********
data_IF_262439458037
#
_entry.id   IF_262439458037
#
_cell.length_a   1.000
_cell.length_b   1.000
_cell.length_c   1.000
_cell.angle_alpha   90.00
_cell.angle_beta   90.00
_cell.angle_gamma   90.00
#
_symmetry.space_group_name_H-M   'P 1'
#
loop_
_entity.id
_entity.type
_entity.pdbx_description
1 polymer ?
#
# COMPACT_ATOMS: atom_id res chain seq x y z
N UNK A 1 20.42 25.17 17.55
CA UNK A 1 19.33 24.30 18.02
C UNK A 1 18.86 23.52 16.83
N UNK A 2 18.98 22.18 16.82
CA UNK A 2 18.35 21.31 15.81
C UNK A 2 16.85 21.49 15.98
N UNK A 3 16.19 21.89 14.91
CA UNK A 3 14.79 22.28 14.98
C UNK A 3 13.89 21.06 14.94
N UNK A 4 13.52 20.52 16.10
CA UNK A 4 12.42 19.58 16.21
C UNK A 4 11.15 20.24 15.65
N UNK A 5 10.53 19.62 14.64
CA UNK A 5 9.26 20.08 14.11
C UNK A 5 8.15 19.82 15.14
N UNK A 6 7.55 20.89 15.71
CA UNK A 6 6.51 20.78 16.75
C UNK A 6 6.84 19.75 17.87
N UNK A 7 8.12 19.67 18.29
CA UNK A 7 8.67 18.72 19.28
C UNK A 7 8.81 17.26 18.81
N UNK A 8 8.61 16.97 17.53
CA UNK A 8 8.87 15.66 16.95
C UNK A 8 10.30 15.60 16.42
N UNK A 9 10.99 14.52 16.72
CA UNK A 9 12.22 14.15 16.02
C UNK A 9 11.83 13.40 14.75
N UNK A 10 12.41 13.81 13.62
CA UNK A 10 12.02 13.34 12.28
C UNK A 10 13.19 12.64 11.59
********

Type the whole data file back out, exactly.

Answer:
data_IF_262439458037
#
_entry.id   IF_262439458037
#
_cell.length_a   1.000
_cell.length_b   1.000
_cell.length_c   1.000
_cell.angle_alpha   90.00
_cell.angle_beta   90.00
_cell.angle_gamma   90.00
#
_symmetry.space_group_name_H-M   'P 1'
#
loop_
_entity.id
_entity.type
_entity.pdbx_description
1 polymer ?
#
# COMPACT_ATOMS: atom_id res chain seq x y z
N UNK A 1 20.42 25.17 17.55
CA UNK A 1 19.33 24.30 18.02
C UNK A 1 18.86 23.52 16.83
N UNK A 2 18.98 22.18 16.82
CA UNK A 2 18.35 21.31 15.81
C UNK A 2 16.85 21.49 15.98
N UNK A 3 16.19 21.89 14.91
CA UNK A 3 14.79 22.28 14.98
C UNK A 3 13.89 21.06 14.94
N UNK A 4 13.52 20.52 16.10
CA UNK A 4 12.42 19.58 16.21
C UNK A 4 11.15 20.24 15.65
N UNK A 5 10.53 19.62 14.64
CA UNK A 5 9.26 20.08 14.11
C UNK A 5 8.15 19.82 15.14
N UNK A 6 7.55 20.89 15.71
CA UNK A 6 6.51 20.78 16.75
C UNK A 6 6.84 19.75 17.87
N UNK A 7 8.12 19.67 18.29
CA UNK A 7 8.67 18.72 19.28
C UNK A 7 8.81 17.26 18.81
N UNK A 8 8.61 16.97 17.53
CA UNK A 8 8.87 15.66 16.95
C UNK A 8 10.30 15.60 16.42
N UNK A 9 10.99 14.52 16.72
CA UNK A 9 12.22 14.15 16.02
C UNK A 9 11.83 13.40 14.75
N UNK A 10 12.41 13.81 13.62
CA UNK A 10 12.02 13.34 12.28
C UNK A 10 13.19 12.64 11.59